# MA.912.GR.2.1

Given a preimage and image, describe the transformation and represent the transformation algebraically using coordinates.

### Examples

Example: Given a triangle whose vertices have the coordinates (-3,4), (2,1.7) and (-0.4,-3). If this triangle is reflected across the y-axis the transformation can be described using coordinates as (x,y)→(-x,y) resulting in the image whose vertices have the coordinates (3,4), (-2,1.7) and (0.4,-3).

### Clarifications

Clarification 1: Instruction includes the connection of transformations to functions that take points in the plane as inputs and give other points in the plane as outputs.

Clarification 2: Transformations include translations, dilations, rotations and reflections described using words or using coordinates.

Clarification 3: Within the Geometry course, rotations are limited to 90°, 180° and 270° counterclockwise or clockwise about the center of rotation, and the centers of rotations and dilations are limited to the origin or a point on the figure.

General Information
Subject Area: Mathematics (B.E.S.T.)
Strand: Geometric Reasoning
Status: State Board Approved

## Benchmark Instructional Guide

### Terms from the K-12 Glossary

• Coordinate Plane
• Dilation
• Origin
• Reflection
• Rigid Transformation
• Rotation
• Scale Factor
• Translation

### Vertical Alignment

Previous Benchmarks

Next Benchmarks

### Purpose and Instructional Strategies

In grade 8, students developed an understanding of single transformations. In Algebra 1, students extended this knowledge of transformations to transforming functions using tables, graphs and equations. In Geometry, students will understand transformations as functions and will transform figures, using two or more transformations, using words and coordinates. In later courses, types of transformations will be expanded to include stretches that can transform functions and conic sections and conversions between rectangular and polar coordinates.
• Instruction includes describing transformations using words and coordinates. Common transformations are provided below.
• Rotations can be described algebraically as the following:
90° counterclockwise about the origin ($x$, $y$) → (−$y$, $x$)
90° clockwise about the origin ($x$, $y$) → ($y$, −$x$)
180° counterclockwise about the origin ($x$, $y$) → (−$x$, −$y$)
180° clockwise about the origin ($x$, $y$) → (−$x$, −$y$)
270° counterclockwise about the origin ($x$, $y$) → ($y$, −$x$)
270° clockwise about the origin ($x$, $y$) → (−$y$, $x$)
• Reflections can be described algebraically as the following:
Over the $x$-axis ($x$, $y$) → ($x$, −$y$)
Over the $y$-axis ($x$, $y$) → (−$x$, $y$)
Over the line $y$$x$ ($x$, $y$) → ($y$, $x$)
Over the line $y$$x$ ($x$, $y$) → (−$y$, −$x$)
• Dilations
Dilation by a factor of a, where a is a real number ($x$, $y$) → ($a$$x$, $a$$y$)
• Translations
• Horizontal translation by $h$ units, where $h$ is a real number ($x$, $y$) → ($x$ + $y$, $y$) Vertical translation by $k$ units, where $k$ is a real number ($x$, $y$) → ($x$, $y$ + $k$) Horizontal translation by $h$ units, where $h$ is a real number, and vertical translation by $k$ units, where $k$ is a real number ($x$, $y$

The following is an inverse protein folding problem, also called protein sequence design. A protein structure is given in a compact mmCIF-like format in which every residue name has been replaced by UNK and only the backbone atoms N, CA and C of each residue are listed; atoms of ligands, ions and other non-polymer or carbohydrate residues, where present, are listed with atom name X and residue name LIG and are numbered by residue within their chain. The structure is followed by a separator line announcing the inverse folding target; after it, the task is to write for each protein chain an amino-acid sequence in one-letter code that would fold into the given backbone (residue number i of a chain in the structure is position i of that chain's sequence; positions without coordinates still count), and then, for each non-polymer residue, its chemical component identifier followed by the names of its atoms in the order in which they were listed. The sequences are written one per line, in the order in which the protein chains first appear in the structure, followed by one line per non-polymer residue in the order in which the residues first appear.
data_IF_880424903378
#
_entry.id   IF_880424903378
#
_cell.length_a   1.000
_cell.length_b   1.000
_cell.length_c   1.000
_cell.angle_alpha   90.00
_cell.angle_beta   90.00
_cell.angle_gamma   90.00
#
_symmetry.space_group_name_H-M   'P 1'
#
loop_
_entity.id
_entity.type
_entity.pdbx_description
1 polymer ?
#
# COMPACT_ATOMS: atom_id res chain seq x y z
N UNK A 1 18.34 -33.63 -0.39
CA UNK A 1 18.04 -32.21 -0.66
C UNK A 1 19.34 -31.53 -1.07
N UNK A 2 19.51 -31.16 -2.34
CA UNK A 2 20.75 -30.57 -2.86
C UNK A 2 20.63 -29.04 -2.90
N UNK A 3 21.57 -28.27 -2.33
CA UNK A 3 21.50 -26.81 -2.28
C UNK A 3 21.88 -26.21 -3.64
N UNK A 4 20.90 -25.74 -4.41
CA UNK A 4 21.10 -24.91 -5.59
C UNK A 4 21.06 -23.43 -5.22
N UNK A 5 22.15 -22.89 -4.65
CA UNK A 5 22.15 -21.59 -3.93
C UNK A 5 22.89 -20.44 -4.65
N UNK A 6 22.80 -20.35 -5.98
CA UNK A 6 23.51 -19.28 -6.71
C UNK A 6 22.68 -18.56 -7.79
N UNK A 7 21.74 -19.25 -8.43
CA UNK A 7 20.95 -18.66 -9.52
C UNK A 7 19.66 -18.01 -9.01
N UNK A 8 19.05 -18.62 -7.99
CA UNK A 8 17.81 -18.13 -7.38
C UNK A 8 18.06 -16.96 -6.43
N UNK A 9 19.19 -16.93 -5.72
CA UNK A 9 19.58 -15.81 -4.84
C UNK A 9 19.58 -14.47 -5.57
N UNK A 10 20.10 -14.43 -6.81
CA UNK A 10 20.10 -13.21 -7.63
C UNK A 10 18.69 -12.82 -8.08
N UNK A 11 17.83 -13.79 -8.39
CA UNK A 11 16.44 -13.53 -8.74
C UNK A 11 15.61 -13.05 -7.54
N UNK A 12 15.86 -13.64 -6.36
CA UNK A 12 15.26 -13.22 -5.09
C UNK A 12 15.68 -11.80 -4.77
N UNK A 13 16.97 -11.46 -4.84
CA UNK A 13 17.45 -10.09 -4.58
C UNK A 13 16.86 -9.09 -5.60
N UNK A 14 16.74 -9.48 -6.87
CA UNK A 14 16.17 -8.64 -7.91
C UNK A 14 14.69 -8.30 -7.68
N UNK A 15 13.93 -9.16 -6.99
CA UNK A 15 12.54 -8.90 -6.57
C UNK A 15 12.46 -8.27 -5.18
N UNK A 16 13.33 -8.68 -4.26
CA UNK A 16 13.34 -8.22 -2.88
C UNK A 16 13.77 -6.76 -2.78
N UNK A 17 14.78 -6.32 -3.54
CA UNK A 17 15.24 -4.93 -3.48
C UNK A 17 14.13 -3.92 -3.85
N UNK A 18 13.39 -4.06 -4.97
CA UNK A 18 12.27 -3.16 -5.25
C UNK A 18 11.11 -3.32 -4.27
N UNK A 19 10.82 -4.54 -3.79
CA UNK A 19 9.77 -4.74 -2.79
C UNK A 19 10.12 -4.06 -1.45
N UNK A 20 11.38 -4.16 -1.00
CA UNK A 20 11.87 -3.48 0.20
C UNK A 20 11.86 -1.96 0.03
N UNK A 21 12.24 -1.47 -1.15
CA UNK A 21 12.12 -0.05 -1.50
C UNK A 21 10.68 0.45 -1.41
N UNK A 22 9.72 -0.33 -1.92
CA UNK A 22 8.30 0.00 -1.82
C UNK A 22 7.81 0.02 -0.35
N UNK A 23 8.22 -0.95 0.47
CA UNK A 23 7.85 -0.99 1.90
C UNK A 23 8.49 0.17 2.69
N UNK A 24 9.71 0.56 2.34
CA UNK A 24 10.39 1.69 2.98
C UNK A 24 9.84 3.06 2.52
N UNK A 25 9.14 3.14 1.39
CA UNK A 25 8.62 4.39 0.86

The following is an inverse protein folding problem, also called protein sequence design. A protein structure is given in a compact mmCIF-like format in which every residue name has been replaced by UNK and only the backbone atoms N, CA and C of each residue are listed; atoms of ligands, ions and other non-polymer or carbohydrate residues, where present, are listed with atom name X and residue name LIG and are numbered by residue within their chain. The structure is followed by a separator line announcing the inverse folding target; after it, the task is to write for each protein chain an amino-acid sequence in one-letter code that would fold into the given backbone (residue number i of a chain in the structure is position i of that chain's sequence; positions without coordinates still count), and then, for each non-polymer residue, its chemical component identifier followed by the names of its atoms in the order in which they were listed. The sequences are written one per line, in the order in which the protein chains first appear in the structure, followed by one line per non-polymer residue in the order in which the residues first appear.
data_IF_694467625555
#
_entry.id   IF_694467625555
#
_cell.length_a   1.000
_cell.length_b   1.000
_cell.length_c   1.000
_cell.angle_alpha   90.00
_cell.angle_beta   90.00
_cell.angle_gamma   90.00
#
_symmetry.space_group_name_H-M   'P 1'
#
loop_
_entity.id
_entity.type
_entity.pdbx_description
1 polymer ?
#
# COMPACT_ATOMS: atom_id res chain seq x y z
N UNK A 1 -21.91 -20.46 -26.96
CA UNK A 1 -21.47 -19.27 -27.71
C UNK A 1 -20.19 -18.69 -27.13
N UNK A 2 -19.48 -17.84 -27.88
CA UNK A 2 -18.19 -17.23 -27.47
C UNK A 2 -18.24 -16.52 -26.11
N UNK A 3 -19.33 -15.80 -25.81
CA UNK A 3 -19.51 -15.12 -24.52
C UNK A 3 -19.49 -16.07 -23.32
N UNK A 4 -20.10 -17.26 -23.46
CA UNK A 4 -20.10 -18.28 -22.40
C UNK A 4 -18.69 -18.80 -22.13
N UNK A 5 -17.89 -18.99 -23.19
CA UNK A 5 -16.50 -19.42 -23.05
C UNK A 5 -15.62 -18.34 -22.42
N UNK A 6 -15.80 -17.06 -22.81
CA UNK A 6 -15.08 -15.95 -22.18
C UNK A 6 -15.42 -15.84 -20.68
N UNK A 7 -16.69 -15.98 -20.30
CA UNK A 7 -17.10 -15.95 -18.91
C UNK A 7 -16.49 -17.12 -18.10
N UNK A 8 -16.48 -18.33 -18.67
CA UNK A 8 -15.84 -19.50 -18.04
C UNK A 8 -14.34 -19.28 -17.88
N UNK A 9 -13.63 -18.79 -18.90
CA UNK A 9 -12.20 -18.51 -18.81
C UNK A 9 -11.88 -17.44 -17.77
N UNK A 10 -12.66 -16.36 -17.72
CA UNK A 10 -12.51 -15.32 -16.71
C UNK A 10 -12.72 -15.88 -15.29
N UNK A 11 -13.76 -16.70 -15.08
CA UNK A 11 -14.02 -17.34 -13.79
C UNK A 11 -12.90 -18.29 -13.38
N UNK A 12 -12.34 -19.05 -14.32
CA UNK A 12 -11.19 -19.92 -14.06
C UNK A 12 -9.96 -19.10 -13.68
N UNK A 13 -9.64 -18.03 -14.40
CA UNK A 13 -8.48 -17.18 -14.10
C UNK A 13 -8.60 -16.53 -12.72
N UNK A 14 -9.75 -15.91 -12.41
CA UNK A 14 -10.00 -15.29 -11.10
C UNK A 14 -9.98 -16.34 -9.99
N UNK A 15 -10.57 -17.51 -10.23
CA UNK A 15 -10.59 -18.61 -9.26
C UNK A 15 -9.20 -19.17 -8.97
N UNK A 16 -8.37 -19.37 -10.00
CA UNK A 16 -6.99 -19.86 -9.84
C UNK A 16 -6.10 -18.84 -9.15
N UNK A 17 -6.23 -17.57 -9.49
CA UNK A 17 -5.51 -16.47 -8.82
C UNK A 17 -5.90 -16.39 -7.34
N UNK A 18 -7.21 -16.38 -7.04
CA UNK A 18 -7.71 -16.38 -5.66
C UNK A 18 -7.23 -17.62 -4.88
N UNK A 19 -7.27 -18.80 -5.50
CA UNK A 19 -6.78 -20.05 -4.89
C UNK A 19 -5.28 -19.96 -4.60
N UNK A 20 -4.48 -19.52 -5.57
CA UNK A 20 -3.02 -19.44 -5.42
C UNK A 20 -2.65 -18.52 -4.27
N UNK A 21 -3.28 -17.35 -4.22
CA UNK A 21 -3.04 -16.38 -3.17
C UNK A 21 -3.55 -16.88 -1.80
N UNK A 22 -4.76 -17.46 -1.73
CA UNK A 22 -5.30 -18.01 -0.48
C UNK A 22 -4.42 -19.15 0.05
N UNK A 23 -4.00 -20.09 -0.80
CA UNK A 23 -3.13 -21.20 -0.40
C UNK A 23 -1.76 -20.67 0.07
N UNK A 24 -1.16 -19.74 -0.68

• Instruction includes examining the effect of transforming coordinates by adding, subtracting, or multiplying the $x$- and $y$-coordinates with real-number values to make the connection between functions and transformations.
• For example, ΔPQR, with vertices P(−1, 4), Q(3, 4) and R(1, 7) can be transformed using the coordinates representation ($x$, $y$) → ($x$, $y$ − 1).
• For example, if the vertices of ΔABC are (4, −2), (4, 5) and (3, 3), respectively, and the vertices of ΔABC′ are (8, −4), (8, 10) and (6, 6), respectively, the coordinate representation can be determined.
• Instruction includes the use of hands-on manipulatives and geometric software for students to explore transformations.
• Instruction includes using a variety of ways to describe a transformation using coordinates. (MTR.2.1)
• For example, the same translation can be described using words as 2 units to the right and 4 units down, using coordinates as ($x$, $y$) → ($x$ + 2, $y$ − 4) or as $T$$x$,$y$ = ($x$ + 2, $y$ − 4), or .
• For example, a reflection over the $x$-axis can be represented as ($x$, $y$) → ($x$, −$y$) or as $r$$x$-axis ($x$, $y$) = ($x$, −$y$).
• For example, a 90°rotation counterclockwise about the origin can be represented as ($x$, $y$) → (−$y$, $x$) or as $R$0,90($x$, $y$) = (−$y$, $x$) where $O$ is the origin.
• The discussion of translations can be extended to include vectors when describing translations.
• For example, if a point is translated 3 units to the left and 4 units up the translation vector is . The vector summarizes the horizontal and vertical shifts.($x$ + $h$, $y$ + $k$)

### Common Misconceptions or Errors

• Students may believe the orientation of a figure would be conserved in a rotation in the same way that the orientation of a car, or gondola, is preserved when rotating on a Ferris wheel).
• Student may not be able to visualize some transformations like rotations. To address this, instruction includes using folding paper (e.g., patty paper) or interactive geometric software to allow students hands-on experiences and flexibility in exploration.

• Use the graph to the below to answer the following questions.

• Part A. Describe the transformation that maps ABCD to A'B'C'D'
• Part B. Represent the transformation described in Part A algebraically.
• Part C. Algebraically represent the transformation needed to map A"B"C"D" onto ABCD
• Part D. Describe the transformation that maps A"B"C"D" onto A"'B"'C""D""
• Part E. How is the transformation described in Part D related to the transformation needed to map A"'B"'C""D"" onto A"B"C"D"

• Part A. Ask students to plot A, B and C and A', B' and C' on the coordinate plane. What do you notice?
• Part B. How can you describe the transformation using words? Explore the patterns among the coordinates of the points of the preimages and the images.
• Part C. How can you describe the transformation using coordinate notation??

### Instructional Items

Instructional Item 1
• A triangle whose vertices are located at ($\frac{\text{2}}{\text{7}}$, −1), (−4,− $\frac{\text{14}}{\text{5}}$ ) and (3,1) is shifted to the right 2 units.
• Part A. What are the coordinates of the triangle after the translation?
• Part B. Describe the transformation that would map the preimage to the image algebraically.

*The strategies, tasks and items included in the B1G-M are examples and should not be considered comprehensive.

## Related Courses

This benchmark is part of these courses.
1200400: Foundational Skills in Mathematics 9-12 (Specifically in versions: 2014 - 2015, 2015 - 2022, 2022 and beyond (current))
1206310: Geometry (Specifically in versions: 2014 - 2015, 2015 - 2022, 2022 and beyond (current))
1206320: Geometry Honors (Specifically in versions: 2014 - 2015, 2015 - 2022, 2022 and beyond (current))
1206315: Geometry for Credit Recovery (Specifically in versions: 2014 - 2015, 2015 - 2022, 2022 and beyond (current))